Two respected news organizations have aired recent investigative documentaries showing how trees in B.C.’s drastically over-cut primary forests are chopped down, only to be turned into wood pellets that are burned by the millions of tonnes to make electricity in the United Kingdom.
Both investigations demonstrated that massive numbers of logs — which come from trees, which come from forests — are being trucked to mills in B.C. owned by Drax, a U.K.-based multinational power generation and wood pellet corporation.
Drax then turns those trees into pellets that leave B.C. in ocean tankers and make their way to England, where they are burned at Drax’s North Yorkshire thermal electric plant.
Both documentaries validated what we and others have been saying for some time.
Not only are mountains of wood pellets from B.C. burned every year, but massive British government subsidies underwrite this on the spurious grounds that burning “waste” wood instead of coal amounts to a climate solution.
In reality, even more greenhouse gases are emitted burning wood than coal. What Drax wants us to believe, however, is that somehow those wood-burning emissions don’t count because newly planted trees will eventually replace those that were cut down.
Following the airing of the first of the documentaries, B.C. Forests Minister Katrine Conroy was asked in the legislature to confirm that no old-growth trees were being turned into wood pellets by Drax.
“I just want to clarify for the record,” she said. “There is no old growth being cut down to utilize in Drax mills across the province.”
In response to other questions, Conroy clarified that Drax “might” use logs to turn directly into wood pellets, but only logs that lumber markets did not want.
The BBC discovered, however, that not only did Drax own a licence to log old-growth forest, but that the forest in question was in a “deferral” area identified by B.C.’s own Technical Advisory Panel as at risk. Conservation North recently filmed the logging taking place in this Drax licence area.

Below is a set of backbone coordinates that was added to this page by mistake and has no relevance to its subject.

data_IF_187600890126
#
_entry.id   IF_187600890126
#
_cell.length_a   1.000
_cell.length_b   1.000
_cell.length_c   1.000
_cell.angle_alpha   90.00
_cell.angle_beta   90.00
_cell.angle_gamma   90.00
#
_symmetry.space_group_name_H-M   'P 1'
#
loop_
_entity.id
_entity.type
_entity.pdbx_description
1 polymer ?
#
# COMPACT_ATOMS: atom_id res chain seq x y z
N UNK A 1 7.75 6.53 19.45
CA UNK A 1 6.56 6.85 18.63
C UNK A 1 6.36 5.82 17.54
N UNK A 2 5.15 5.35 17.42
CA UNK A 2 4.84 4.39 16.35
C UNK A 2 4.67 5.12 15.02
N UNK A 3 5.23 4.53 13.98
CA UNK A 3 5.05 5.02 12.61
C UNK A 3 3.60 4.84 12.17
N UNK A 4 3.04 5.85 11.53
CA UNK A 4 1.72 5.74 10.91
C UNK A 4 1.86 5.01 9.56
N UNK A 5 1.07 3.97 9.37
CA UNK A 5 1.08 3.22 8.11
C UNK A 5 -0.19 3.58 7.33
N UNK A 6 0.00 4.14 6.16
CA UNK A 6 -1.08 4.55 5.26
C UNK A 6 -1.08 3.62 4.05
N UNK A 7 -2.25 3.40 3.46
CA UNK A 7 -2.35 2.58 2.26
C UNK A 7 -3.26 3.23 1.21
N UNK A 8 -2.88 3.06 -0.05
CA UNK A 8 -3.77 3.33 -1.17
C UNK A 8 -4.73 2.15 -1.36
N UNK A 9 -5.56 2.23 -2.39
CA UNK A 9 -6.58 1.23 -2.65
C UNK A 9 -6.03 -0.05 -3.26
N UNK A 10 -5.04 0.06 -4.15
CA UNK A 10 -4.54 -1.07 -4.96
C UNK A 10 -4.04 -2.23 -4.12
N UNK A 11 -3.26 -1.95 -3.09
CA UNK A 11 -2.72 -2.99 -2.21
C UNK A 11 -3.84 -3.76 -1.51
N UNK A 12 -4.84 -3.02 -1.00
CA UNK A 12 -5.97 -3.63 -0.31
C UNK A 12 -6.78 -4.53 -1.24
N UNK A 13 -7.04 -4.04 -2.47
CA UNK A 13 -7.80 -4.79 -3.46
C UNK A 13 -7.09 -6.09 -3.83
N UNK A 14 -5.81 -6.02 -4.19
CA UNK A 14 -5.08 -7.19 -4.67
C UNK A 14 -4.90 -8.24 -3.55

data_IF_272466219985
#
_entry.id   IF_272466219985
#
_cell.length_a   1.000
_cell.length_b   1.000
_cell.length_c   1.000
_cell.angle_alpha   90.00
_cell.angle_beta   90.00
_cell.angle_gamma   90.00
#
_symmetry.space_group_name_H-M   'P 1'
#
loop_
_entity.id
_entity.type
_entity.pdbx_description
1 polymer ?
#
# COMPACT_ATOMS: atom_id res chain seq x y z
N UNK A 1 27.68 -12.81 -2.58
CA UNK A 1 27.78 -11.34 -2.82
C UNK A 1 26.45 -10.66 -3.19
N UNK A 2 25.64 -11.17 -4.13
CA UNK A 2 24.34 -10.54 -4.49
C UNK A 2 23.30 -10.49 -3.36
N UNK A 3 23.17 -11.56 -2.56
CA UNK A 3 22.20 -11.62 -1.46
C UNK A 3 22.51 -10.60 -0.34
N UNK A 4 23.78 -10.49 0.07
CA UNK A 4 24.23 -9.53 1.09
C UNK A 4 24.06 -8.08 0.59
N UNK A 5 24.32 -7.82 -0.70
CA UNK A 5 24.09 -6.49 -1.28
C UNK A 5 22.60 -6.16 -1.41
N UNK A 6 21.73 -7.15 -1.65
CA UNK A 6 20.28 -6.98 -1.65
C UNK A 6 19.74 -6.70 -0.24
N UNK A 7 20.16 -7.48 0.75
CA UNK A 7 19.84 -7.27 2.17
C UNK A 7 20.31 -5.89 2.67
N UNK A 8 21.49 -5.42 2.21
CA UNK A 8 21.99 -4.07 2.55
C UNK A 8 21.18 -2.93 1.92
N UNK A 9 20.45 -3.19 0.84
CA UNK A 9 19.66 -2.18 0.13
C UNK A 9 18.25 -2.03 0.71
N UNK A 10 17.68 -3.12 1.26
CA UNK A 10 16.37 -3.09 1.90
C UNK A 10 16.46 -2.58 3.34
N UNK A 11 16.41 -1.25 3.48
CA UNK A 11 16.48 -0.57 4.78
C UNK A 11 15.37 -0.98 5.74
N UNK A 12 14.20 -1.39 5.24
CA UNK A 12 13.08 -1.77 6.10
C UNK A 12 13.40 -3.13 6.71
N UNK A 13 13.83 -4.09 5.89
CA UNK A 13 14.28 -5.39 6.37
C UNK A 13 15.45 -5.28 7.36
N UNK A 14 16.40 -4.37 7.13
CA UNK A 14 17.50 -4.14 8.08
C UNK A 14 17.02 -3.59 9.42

Even the Wood Pellet Association of Canada, of which Drax is a member, acknowledges they use logs. They just argue that so-called “biologs” can’t be used for anything else because they are of such low quality — an assertion that a wood worker interviewed by the BBC said was false.
In a recent report commissioned by the association, the authors estimate that 19 per cent of the feedstock for B.C. pellet mills is, in fact, logs.
Which means that at the very least, one million cubic metres of logs per year are being turned directly into wood pellets by Drax and others.
Since almost all previously logged forests in B.C.’s Interior are still too young to log, that means any logs entering Drax’s mills come from “primary” forests, which have never been industrially logged. Once cut down, such forests won’t reach an advanced age again, since industrial forestry is predicated on cutting down planted trees in 80 years or less.
The rapid rate at which our primary forests have been logged has placed us squarely in an ecological crisis, which is mirrored in an unfolding economic disaster as thousands of jobs in the forest industry disappear.
Too much forest has been logged too quickly. Little is left. Even the B.C. government says so, noting in its most recent budget that logging rates are poised to fall dramatically.
This unfolding disaster has accelerated in part because of the pellet industry, which over the last two decades has quadrupled its output, placing further strain on forests that were already overtaxed by the sawmill and wood pulp industries.
Changing course requires that government stop the denial game, admit the mess we are in, and take action. We believe that action includes:
- A transparent, full accounting of where all logs and residual forest products go, whether to sawmills, pulp mills or pellet mills;
- Unambiguous policies that compel forest companies to get the maximum value from each tree logged, with priority given to solid wood products; and
- Rapidly protecting what little old-growth (and other primary forest) remains, which is what scientists on a panel appointed by the government said must be done.
The absurd practice of cutting down forests just to burn them must end.